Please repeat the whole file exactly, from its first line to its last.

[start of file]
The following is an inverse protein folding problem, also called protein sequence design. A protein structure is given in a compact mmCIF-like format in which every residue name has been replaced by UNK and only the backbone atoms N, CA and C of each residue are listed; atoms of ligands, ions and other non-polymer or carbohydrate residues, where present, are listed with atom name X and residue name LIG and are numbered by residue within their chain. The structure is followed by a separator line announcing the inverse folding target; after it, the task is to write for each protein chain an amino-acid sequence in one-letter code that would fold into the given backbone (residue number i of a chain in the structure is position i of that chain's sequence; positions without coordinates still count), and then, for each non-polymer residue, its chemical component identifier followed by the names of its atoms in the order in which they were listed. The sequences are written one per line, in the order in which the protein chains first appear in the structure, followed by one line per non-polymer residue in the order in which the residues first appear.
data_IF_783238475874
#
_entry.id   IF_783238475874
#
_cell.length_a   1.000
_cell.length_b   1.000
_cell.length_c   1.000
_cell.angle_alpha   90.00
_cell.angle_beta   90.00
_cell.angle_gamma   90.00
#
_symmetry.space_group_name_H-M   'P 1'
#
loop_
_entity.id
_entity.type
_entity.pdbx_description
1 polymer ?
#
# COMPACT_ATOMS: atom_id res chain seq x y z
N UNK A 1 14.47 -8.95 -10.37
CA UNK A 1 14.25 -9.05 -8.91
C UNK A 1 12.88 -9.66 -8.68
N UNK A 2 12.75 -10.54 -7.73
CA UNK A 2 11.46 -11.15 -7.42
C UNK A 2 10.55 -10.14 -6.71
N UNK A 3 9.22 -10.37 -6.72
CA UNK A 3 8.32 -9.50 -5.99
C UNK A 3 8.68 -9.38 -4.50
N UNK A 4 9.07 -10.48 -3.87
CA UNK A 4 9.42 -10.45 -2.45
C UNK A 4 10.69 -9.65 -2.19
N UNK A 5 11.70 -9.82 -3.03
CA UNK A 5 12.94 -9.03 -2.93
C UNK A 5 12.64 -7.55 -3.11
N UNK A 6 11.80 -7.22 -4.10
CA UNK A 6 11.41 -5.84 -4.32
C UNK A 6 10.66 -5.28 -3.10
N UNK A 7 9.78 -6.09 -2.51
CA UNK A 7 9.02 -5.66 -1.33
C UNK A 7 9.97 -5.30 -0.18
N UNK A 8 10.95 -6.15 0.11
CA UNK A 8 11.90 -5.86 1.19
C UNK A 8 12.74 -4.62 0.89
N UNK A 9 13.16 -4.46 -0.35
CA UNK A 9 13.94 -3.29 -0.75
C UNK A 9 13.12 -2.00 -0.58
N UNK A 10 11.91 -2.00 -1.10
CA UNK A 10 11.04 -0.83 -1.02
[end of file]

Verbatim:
The following is an inverse protein folding problem, also called protein sequence design. A protein structure is given in a compact mmCIF-like format in which every residue name has been replaced by UNK and only the backbone atoms N, CA and C of each residue are listed; atoms of ligands, ions and other non-polymer or carbohydrate residues, where present, are listed with atom name X and residue name LIG and are numbered by residue within their chain. The structure is followed by a separator line announcing the inverse folding target; after it, the task is to write for each protein chain an amino-acid sequence in one-letter code that would fold into the given backbone (residue number i of a chain in the structure is position i of that chain's sequence; positions without coordinates still count), and then, for each non-polymer residue, its chemical component identifier followed by the names of its atoms in the order in which they were listed. The sequences are written one per line, in the order in which the protein chains first appear in the structure, followed by one line per non-polymer residue in the order in which the residues first appear.
data_IF_783238475874
#
_entry.id   IF_783238475874
#
_cell.length_a   1.000
_cell.length_b   1.000
_cell.length_c   1.000
_cell.angle_alpha   90.00
_cell.angle_beta   90.00
_cell.angle_gamma   90.00
#
_symmetry.space_group_name_H-M   'P 1'
#
loop_
_entity.id
_entity.type
_entity.pdbx_description
1 polymer ?
#
# COMPACT_ATOMS: atom_id res chain seq x y z
N UNK A 1 14.47 -8.95 -10.37
CA UNK A 1 14.25 -9.05 -8.91
C UNK A 1 12.88 -9.66 -8.68
N UNK A 2 12.75 -10.54 -7.73
CA UNK A 2 11.46 -11.15 -7.42
C UNK A 2 10.55 -10.14 -6.71
N UNK A 3 9.22 -10.37 -6.72
CA UNK A 3 8.32 -9.50 -5.99
C UNK A 3 8.68 -9.38 -4.50
N UNK A 4 9.07 -10.48 -3.87
CA UNK A 4 9.42 -10.45 -2.45
C UNK A 4 10.69 -9.65 -2.19
N UNK A 5 11.70 -9.82 -3.03
CA UNK A 5 12.94 -9.03 -2.93
C UNK A 5 12.64 -7.55 -3.11
N UNK A 6 11.80 -7.22 -4.10
CA UNK A 6 11.41 -5.84 -4.32
C UNK A 6 10.66 -5.28 -3.10
N UNK A 7 9.78 -6.09 -2.51
CA UNK A 7 9.02 -5.66 -1.33
C UNK A 7 9.97 -5.30 -0.18
N UNK A 8 10.95 -6.15 0.11
CA UNK A 8 11.90 -5.86 1.19
C UNK A 8 12.74 -4.62 0.89
N UNK A 9 13.16 -4.46 -0.35
CA UNK A 9 13.94 -3.29 -0.75
C UNK A 9 13.12 -2.00 -0.58
N UNK A 10 11.91 -2.00 -1.10
CA UNK A 10 11.04 -0.83 -1.02